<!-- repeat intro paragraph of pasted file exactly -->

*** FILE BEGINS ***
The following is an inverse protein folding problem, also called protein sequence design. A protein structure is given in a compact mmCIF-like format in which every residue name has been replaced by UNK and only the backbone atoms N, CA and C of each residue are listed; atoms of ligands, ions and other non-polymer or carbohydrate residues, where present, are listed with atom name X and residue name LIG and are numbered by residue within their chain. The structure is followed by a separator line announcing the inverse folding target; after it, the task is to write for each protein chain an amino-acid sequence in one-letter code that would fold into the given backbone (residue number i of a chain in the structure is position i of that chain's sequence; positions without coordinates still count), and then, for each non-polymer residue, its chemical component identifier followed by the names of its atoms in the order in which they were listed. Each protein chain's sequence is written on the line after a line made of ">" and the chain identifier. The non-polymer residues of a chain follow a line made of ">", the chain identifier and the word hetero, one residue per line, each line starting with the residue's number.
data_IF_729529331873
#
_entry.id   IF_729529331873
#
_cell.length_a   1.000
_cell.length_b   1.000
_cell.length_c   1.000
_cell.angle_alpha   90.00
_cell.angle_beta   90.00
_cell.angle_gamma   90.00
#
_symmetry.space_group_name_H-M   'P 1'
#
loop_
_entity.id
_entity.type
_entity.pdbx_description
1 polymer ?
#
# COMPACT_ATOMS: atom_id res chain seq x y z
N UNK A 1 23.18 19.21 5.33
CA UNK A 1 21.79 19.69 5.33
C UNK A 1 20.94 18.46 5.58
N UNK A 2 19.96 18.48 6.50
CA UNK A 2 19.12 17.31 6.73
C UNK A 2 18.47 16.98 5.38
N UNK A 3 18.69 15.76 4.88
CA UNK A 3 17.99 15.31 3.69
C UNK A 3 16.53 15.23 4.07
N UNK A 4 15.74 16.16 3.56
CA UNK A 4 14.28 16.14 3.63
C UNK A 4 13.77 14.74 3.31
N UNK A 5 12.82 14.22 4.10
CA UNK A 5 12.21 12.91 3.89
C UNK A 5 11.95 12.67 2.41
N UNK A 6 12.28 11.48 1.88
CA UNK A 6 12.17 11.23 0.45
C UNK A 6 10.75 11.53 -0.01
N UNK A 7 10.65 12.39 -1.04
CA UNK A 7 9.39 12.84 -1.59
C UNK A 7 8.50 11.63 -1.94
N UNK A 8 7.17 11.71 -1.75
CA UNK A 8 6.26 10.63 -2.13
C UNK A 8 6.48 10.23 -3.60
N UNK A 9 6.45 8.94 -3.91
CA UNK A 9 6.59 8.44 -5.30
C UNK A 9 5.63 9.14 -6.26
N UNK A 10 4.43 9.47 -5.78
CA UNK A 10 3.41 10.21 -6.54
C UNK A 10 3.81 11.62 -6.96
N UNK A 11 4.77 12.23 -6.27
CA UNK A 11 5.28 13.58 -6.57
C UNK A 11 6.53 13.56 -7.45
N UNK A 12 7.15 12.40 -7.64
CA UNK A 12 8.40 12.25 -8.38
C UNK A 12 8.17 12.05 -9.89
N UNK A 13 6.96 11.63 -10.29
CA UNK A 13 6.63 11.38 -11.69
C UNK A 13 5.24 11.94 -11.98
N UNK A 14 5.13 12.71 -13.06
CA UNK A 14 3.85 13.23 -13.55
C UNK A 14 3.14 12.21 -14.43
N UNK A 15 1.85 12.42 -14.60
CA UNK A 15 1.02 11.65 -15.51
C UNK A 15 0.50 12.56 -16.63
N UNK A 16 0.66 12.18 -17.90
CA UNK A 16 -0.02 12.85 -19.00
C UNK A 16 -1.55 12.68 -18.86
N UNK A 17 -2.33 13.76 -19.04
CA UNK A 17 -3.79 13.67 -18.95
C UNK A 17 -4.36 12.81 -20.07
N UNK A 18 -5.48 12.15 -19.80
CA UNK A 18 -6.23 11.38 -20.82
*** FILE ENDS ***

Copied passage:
The following is an inverse protein folding problem, also called protein sequence design. A protein structure is given in a compact mmCIF-like format in which every residue name has been replaced by UNK and only the backbone atoms N, CA and C of each residue are listed; atoms of ligands, ions and other non-polymer or carbohydrate residues, where present, are listed with atom name X and residue name LIG and are numbered by residue within their chain. The structure is followed by a separator line announcing the inverse folding target; after it, the task is to write for each protein chain an amino-acid sequence in one-letter code that would fold into the given backbone (residue number i of a chain in the structure is position i of that chain's sequence; positions without coordinates still count), and then, for each non-polymer residue, its chemical component identifier followed by the names of its atoms in the order in which they were listed. Each protein chain's sequence is written on the line after a line made of ">" and the chain identifier. The non-polymer residues of a chain follow a line made of ">", the chain identifier and the word hetero, one residue per line, each line starting with the residue's number.